Helicopter parents: Your job is to put yourself out of a job

Because I'm an old guy, I've seen all kinds of different theories about how parents should raise their children. From children are not to be seen or heard, then through  Dr. Benjamin Spock's use of psychodynamics to understand children (hug more, punish less) and to today's "helicopter parents."

The pendulum, it is said, swings back and forth, sometimes too far before it corrects itself. And so, there's a current spate of warnings that helicopter parents are trying too hard to protect their children from everyday challenges and reversals, leaving them grossly unprepared to cope, as adults, with the real world.

The point is well made in a Chicago Tribune article, "Former Stanford dean explains why helicopter parenting is ruining a generation of children," by Emma Brown. She writes:

Julie Lythcott-Haims noticed a disturbing trend during her decade as a dean of freshmen at Stanford University. Incoming students were brilliant and accomplished and virtually flawless, on paper. But with each year, more of them seemed incapable of taking care of themselves.

At the same time, parents were becoming more and more involved in their children's lives. They talked to their children multiple times a day and swooped in to personally intervene anytime something difficult happened.

From her position at one of the world's most prestigious schools, Lythcott-Haims came to believe that mothers and fathers in affluent communities have been hobbling their children by trying so hard to make sure they succeed, and by working so diligently to protect them from disappointment and failure and hardship.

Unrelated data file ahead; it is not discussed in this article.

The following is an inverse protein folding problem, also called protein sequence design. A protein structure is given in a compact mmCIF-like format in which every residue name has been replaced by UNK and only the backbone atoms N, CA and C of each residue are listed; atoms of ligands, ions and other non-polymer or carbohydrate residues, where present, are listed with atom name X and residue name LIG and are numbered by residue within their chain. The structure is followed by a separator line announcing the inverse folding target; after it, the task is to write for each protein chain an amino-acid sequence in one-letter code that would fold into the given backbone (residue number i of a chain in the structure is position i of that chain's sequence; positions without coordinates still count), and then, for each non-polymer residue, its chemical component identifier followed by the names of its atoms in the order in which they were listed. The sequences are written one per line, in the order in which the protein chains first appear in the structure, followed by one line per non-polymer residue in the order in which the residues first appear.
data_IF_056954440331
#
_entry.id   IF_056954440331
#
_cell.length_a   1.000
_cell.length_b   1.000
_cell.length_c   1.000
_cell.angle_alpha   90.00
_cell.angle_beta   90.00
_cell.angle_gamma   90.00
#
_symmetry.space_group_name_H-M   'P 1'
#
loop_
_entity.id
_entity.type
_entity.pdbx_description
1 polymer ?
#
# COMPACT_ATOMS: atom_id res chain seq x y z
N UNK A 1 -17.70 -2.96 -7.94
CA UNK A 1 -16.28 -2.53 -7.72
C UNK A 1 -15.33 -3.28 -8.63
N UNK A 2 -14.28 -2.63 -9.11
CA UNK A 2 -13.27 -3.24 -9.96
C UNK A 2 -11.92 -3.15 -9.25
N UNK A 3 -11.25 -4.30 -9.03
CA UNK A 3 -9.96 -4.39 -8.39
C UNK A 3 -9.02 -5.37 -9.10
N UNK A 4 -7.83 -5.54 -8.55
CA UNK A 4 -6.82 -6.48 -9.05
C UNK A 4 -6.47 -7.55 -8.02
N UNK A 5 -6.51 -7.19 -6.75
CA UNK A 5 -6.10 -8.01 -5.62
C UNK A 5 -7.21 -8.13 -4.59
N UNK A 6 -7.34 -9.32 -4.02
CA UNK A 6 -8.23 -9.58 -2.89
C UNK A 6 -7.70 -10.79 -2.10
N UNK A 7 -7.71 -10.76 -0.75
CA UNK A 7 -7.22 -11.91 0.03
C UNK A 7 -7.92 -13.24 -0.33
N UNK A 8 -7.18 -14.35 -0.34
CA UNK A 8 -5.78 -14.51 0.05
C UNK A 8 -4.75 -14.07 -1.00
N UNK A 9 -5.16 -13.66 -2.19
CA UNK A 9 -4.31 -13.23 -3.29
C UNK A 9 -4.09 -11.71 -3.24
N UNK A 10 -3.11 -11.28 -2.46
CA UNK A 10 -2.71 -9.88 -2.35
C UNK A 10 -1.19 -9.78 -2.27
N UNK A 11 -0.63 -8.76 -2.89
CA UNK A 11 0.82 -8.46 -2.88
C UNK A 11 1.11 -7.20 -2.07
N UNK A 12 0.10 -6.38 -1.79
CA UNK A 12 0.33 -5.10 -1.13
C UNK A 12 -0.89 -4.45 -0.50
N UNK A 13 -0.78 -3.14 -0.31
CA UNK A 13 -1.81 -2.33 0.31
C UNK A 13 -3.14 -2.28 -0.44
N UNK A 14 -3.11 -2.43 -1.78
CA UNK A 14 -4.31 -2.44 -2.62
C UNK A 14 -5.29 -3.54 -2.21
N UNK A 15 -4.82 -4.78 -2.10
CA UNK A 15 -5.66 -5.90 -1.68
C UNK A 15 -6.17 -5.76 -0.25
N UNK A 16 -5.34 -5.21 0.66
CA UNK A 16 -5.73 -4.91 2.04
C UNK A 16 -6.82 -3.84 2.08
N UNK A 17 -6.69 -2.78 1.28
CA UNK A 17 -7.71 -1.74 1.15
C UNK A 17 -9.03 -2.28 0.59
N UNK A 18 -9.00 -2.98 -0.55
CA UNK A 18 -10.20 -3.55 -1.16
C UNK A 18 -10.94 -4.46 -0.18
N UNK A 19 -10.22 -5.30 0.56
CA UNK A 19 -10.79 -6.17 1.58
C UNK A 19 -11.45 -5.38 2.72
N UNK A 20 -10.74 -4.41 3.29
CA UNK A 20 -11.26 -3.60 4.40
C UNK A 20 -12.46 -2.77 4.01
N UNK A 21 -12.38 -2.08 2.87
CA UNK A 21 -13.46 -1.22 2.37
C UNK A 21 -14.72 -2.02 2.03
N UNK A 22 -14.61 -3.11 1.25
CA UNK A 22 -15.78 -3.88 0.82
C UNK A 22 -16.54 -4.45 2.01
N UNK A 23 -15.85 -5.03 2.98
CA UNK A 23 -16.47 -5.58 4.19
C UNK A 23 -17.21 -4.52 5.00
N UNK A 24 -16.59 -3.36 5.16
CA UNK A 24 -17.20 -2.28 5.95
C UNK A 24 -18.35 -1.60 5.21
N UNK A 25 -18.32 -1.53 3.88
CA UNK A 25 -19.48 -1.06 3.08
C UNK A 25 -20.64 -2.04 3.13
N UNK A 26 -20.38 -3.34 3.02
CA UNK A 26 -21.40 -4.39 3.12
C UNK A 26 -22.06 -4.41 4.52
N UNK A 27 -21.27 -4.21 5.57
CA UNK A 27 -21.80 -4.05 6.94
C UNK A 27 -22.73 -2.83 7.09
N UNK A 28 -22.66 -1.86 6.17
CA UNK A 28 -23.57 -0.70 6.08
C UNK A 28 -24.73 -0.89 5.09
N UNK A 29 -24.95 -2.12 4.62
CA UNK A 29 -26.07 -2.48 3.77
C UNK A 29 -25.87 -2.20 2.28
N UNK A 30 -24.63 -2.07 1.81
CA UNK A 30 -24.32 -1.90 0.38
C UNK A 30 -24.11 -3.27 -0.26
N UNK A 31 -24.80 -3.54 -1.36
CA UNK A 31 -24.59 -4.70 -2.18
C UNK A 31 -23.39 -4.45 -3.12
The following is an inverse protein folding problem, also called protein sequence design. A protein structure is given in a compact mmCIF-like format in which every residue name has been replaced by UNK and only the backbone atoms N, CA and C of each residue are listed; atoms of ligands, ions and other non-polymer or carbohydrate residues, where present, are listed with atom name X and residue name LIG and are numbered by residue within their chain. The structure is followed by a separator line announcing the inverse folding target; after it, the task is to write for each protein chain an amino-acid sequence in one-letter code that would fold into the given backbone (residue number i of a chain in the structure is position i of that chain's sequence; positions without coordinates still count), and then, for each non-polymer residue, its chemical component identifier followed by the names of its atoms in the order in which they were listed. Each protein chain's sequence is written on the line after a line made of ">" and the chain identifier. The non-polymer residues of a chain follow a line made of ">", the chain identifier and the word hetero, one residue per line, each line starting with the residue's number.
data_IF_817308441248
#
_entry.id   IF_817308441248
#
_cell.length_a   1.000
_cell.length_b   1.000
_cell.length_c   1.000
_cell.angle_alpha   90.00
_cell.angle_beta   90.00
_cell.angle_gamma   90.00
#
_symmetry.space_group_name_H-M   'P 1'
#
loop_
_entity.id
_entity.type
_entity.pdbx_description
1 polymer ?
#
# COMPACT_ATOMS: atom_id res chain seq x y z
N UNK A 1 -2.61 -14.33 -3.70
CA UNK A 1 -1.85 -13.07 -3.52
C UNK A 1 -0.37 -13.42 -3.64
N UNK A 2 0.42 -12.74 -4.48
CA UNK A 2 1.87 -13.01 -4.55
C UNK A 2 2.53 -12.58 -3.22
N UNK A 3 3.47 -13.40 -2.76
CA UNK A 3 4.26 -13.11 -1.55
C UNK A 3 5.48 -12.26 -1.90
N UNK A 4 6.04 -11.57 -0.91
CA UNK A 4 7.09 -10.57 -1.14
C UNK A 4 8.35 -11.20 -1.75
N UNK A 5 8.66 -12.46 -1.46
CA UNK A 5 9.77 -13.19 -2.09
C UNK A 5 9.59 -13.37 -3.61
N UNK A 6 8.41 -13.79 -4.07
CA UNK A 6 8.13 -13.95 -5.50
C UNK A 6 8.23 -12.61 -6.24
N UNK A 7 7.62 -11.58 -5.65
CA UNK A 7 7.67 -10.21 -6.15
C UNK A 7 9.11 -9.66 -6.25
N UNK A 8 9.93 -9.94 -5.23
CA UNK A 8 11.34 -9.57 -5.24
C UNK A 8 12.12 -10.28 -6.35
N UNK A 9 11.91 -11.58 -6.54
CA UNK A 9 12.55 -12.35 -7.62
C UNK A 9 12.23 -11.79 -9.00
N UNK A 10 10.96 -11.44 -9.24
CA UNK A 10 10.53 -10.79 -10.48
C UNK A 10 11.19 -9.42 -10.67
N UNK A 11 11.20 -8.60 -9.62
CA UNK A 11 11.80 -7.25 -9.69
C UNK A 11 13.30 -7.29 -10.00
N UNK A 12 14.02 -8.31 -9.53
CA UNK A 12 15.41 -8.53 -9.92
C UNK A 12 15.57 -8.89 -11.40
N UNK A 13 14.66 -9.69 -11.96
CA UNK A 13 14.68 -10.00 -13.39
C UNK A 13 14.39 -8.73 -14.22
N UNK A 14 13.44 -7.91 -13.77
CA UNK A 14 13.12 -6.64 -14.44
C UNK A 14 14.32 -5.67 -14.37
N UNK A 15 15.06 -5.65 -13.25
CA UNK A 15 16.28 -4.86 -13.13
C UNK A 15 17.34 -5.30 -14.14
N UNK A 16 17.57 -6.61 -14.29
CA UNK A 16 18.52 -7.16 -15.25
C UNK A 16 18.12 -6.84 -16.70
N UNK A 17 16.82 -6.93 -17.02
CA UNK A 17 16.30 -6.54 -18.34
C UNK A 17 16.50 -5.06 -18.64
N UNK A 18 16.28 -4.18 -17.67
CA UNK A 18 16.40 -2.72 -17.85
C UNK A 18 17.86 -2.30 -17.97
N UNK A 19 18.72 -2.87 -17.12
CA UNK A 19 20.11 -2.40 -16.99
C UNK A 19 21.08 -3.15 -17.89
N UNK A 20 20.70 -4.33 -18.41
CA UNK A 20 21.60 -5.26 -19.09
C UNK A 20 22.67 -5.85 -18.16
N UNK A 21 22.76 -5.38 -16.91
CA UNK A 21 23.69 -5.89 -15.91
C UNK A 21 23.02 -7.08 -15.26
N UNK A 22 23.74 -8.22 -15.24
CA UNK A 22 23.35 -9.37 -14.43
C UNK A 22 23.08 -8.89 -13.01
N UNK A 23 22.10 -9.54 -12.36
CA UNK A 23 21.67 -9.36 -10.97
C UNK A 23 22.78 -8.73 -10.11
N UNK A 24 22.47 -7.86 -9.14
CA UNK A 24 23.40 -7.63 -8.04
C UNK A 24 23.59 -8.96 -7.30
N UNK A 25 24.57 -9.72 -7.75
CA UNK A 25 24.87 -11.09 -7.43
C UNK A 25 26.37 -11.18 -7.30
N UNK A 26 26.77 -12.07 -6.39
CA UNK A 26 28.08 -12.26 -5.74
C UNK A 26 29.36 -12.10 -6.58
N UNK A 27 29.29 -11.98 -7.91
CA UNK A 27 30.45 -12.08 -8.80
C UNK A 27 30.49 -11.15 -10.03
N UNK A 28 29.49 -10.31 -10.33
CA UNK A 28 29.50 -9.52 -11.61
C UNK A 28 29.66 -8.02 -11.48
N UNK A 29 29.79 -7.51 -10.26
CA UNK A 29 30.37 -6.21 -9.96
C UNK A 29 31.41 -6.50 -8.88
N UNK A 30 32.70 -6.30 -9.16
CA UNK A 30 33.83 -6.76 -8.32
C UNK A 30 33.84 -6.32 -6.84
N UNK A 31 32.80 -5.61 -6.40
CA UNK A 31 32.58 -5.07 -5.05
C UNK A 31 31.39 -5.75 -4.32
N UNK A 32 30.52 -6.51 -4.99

Such "overhelping" might assist children in developing impressive resumes for college admission. But it also robs them of the chance to learn who they are, what they love and how to navigate the world, Lythcott-Haims argues in her book "How to Raise an Adult: Break Free of the Overparenting Trap and Prepare Your Kid for Success."

As a parent and a grandparent, I think that the toughest job is seeing your child hurt, for any reason. We're blessed (and cursed) by nature with an instinct to protect our children, at all costs. As Lythcott-Haims said:

Our job as a parent is to put ourselves out of a job. We need to know that our children have the wherewithal to get up in the morning and take care of themselves.

Besides, it's hard enough to get up in the morning and take care of ourselves.

Read why Americans need to learn about the nation's most ignored war .

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    That's all well and good, we had run ins with every school our children attended...property stolen (grammer and High school), boys pulling down our daughters pants (assault?), drunken room mates bringing men back to dorm room...in all cases our childrne went to the authorities and got no satisfaction or even help....so shame on us for stepping in and protecting our children who are now married, having families, own homes, have careers not jobs (2 engineers and a nurse)...I sleep very well at night

  • It is all about parenting but what is better taking care or leaving them to cope with all that stuff alone. Personally I think that everything should be in the middle level, whatever you do. It must be balance. So if you want your children to be strong enough to dead with the real world, you will need to be attentive to every change that occurs with your kid, your main prescription must be not dictating but correcting their own way. You should be good adviser who knows how wins and fails feel. Here are 5 Tips for Winning at Life After College Graduation that as I think may help in this uneasy duty called parenting.

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